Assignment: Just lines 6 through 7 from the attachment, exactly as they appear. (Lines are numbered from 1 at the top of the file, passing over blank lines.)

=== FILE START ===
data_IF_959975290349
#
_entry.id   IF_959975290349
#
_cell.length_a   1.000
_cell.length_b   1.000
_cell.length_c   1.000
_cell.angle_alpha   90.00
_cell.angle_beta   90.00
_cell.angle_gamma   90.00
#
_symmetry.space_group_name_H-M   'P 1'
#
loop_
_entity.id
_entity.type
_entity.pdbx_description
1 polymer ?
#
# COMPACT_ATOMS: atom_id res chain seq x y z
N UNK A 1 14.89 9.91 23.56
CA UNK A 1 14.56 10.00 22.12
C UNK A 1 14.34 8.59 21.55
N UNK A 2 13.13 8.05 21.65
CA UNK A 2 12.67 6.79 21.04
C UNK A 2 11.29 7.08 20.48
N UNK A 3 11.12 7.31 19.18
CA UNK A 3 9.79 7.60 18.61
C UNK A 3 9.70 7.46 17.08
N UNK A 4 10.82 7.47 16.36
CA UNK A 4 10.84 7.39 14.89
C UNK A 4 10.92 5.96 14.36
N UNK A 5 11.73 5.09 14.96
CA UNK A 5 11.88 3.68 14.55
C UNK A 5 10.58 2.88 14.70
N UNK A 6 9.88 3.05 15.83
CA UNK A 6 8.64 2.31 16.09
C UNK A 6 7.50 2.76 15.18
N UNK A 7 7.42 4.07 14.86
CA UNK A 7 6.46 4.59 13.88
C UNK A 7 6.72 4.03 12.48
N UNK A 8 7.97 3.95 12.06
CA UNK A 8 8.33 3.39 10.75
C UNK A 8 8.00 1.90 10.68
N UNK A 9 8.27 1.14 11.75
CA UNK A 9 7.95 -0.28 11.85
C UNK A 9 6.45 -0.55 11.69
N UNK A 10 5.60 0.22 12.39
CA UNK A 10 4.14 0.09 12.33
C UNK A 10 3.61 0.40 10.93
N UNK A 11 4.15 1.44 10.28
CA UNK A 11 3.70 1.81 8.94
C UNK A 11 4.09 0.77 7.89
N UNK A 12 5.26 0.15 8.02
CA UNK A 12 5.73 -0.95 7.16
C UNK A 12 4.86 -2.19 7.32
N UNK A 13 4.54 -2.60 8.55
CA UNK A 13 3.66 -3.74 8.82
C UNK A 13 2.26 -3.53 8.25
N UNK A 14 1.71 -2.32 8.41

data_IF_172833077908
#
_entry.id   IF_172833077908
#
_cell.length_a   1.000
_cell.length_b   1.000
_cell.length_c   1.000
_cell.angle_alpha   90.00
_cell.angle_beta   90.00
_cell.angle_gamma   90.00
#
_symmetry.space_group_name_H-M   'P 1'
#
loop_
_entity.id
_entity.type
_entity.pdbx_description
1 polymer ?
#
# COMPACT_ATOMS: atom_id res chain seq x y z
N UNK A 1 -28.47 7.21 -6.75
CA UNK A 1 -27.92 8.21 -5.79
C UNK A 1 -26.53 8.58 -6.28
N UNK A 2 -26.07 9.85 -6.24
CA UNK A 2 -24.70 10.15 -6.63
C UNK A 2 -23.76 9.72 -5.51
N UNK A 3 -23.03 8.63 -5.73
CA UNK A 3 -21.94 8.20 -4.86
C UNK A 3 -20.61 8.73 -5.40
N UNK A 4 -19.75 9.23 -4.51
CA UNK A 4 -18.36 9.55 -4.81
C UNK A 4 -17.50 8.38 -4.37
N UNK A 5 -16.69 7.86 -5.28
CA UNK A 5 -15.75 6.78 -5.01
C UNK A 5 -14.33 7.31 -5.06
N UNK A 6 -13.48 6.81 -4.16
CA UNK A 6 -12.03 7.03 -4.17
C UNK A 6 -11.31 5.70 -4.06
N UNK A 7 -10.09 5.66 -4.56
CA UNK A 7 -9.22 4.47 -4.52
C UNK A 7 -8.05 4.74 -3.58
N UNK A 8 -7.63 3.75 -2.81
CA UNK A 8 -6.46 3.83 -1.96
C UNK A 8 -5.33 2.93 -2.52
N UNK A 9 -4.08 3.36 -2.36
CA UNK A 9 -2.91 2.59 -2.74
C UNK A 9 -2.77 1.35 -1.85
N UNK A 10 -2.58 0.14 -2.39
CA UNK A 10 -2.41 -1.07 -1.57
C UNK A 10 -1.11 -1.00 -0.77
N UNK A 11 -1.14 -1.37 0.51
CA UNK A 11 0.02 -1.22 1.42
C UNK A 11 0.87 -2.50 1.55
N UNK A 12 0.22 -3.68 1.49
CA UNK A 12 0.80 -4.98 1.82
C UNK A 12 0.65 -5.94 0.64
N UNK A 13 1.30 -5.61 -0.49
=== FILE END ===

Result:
_cell.length_b   1.000
_cell.length_c   1.000